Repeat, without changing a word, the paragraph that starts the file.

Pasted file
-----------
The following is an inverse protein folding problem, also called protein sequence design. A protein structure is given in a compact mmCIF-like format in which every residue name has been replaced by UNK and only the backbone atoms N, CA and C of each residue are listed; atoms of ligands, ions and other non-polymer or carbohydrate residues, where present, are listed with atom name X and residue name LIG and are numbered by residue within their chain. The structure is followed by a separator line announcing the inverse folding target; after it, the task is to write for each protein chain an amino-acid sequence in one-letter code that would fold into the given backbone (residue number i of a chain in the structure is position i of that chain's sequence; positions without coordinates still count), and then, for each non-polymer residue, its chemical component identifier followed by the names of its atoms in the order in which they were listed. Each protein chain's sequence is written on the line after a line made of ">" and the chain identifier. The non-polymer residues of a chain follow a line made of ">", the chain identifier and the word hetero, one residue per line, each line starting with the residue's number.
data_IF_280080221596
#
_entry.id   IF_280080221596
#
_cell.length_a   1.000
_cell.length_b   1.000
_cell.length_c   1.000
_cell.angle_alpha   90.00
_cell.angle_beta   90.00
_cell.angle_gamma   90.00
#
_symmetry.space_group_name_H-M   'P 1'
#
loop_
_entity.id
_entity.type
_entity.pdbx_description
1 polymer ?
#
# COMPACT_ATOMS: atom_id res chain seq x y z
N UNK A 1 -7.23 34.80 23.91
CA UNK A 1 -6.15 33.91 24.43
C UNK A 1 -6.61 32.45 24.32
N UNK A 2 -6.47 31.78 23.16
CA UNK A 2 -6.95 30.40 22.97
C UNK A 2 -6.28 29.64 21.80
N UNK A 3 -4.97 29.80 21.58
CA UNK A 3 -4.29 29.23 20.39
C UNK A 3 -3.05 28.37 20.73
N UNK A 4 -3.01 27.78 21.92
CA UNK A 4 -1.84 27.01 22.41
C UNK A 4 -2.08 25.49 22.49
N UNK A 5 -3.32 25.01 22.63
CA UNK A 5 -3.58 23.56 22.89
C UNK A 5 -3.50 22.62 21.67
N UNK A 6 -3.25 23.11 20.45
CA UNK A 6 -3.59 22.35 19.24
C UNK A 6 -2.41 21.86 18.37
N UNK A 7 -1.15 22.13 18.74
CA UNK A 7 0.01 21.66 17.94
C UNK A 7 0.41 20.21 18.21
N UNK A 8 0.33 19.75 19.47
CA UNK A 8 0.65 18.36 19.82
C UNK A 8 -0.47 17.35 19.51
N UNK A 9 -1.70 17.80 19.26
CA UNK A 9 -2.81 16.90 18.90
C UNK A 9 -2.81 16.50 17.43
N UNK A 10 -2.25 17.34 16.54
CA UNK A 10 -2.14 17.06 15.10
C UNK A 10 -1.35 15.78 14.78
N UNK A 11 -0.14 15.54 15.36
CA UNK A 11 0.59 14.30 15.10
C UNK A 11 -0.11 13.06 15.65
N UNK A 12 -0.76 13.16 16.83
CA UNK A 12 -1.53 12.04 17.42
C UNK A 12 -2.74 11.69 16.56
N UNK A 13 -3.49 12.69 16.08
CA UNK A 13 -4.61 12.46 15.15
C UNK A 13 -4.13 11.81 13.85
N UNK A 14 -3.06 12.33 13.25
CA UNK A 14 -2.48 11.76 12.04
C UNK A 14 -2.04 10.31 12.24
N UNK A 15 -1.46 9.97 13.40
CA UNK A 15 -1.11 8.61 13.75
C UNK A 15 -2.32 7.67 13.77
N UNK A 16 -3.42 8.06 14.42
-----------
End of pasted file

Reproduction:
The following is an inverse protein folding problem, also called protein sequence design. A protein structure is given in a compact mmCIF-like format in which every residue name has been replaced by UNK and only the backbone atoms N, CA and C of each residue are listed; atoms of ligands, ions and other non-polymer or carbohydrate residues, where present, are listed with atom name X and residue name LIG and are numbered by residue within their chain. The structure is followed by a separator line announcing the inverse folding target; after it, the task is to write for each protein chain an amino-acid sequence in one-letter code that would fold into the given backbone (residue number i of a chain in the structure is position i of that chain's sequence; positions without coordinates still count), and then, for each non-polymer residue, its chemical component identifier followed by the names of its atoms in the order in which they were listed. Each protein chain's sequence is written on the line after a line made of ">" and the chain identifier. The non-polymer residues of a chain follow a line made of ">", the chain identifier and the word hetero, one residue per line, each line starting with the residue's number.